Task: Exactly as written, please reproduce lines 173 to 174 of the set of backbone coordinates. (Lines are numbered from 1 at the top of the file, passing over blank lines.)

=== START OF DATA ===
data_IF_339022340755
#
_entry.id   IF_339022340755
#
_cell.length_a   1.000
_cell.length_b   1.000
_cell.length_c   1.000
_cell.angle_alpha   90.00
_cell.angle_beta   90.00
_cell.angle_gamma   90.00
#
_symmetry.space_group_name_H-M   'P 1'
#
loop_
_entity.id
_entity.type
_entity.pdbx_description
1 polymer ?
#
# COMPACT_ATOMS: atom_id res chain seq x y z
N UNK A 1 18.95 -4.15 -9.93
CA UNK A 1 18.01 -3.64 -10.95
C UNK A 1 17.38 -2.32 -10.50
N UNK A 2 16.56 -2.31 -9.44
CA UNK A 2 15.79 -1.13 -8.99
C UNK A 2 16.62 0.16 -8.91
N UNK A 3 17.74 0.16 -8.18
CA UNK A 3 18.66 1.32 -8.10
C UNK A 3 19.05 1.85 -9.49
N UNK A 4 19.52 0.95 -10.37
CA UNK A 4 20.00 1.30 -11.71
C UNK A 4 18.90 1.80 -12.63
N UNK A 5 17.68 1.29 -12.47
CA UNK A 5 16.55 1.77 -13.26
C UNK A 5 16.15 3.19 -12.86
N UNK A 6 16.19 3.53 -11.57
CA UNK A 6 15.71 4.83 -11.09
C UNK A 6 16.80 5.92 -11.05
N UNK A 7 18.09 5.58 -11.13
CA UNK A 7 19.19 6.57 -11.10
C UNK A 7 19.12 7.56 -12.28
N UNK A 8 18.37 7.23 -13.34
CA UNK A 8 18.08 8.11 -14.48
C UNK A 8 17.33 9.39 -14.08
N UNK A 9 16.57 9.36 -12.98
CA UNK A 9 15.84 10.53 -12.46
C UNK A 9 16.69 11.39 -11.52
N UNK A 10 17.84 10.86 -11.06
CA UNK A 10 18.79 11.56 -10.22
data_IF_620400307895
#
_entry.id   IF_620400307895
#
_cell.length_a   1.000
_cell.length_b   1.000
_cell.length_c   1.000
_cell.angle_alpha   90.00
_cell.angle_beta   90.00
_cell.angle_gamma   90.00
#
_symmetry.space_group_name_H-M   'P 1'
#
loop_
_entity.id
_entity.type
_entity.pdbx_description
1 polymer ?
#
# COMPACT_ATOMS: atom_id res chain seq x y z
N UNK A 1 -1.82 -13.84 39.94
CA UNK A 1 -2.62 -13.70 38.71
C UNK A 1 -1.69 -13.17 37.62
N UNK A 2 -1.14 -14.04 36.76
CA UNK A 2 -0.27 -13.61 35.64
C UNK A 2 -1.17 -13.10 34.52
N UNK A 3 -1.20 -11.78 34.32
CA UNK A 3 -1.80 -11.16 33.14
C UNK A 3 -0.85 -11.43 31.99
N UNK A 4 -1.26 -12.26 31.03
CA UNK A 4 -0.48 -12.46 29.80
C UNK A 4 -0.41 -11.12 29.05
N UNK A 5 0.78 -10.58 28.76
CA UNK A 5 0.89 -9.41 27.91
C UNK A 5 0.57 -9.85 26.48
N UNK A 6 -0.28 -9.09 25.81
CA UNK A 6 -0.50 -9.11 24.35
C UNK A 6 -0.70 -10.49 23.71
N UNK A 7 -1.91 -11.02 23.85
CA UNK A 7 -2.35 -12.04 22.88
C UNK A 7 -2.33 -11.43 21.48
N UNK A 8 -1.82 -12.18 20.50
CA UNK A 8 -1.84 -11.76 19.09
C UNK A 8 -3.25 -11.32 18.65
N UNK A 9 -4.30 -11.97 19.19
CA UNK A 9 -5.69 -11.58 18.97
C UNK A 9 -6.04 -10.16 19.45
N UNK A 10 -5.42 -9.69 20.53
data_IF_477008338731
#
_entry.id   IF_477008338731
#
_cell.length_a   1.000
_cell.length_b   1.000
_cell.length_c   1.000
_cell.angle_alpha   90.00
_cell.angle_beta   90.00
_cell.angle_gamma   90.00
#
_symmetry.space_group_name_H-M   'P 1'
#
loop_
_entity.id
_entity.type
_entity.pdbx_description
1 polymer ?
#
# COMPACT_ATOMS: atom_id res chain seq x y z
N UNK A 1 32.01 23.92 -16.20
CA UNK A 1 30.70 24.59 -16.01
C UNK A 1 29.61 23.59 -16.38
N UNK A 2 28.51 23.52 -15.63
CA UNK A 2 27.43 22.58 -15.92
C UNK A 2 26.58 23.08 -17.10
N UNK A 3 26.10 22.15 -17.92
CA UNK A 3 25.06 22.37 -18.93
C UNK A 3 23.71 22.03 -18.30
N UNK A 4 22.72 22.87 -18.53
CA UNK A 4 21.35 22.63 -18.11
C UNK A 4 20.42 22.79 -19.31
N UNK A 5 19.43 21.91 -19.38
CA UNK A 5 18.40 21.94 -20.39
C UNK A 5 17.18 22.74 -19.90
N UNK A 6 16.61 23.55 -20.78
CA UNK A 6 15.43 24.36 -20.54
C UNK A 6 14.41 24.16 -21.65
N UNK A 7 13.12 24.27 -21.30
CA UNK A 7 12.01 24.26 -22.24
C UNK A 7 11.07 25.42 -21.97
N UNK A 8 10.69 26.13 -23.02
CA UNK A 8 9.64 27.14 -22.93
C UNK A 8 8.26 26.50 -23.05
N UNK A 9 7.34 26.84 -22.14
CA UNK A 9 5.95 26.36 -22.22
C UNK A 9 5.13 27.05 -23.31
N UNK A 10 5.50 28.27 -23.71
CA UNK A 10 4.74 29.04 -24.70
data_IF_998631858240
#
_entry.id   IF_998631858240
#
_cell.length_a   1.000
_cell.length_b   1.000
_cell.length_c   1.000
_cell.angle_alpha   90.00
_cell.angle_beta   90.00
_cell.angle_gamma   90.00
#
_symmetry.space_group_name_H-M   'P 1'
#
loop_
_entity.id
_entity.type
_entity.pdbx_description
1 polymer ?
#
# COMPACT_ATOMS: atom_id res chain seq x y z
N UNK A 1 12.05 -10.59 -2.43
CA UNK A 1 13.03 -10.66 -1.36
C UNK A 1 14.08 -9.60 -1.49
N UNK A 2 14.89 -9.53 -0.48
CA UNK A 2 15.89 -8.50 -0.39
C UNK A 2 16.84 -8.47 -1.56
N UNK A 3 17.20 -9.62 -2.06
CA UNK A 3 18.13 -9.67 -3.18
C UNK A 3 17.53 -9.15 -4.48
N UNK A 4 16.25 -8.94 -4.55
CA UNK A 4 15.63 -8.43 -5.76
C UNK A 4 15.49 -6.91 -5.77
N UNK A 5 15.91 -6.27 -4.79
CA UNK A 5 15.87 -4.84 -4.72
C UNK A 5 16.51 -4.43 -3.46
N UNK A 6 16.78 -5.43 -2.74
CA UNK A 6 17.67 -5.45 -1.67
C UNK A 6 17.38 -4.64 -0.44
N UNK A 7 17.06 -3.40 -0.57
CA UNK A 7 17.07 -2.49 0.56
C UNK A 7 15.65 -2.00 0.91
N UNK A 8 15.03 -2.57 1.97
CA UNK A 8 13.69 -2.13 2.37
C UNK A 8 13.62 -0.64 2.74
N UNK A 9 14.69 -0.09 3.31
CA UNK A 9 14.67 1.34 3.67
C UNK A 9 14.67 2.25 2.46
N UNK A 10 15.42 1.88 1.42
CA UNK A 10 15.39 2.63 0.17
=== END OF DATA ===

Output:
N UNK A 3 17.20 -9.62 -2.06
CA UNK A 3 18.13 -9.67 -3.18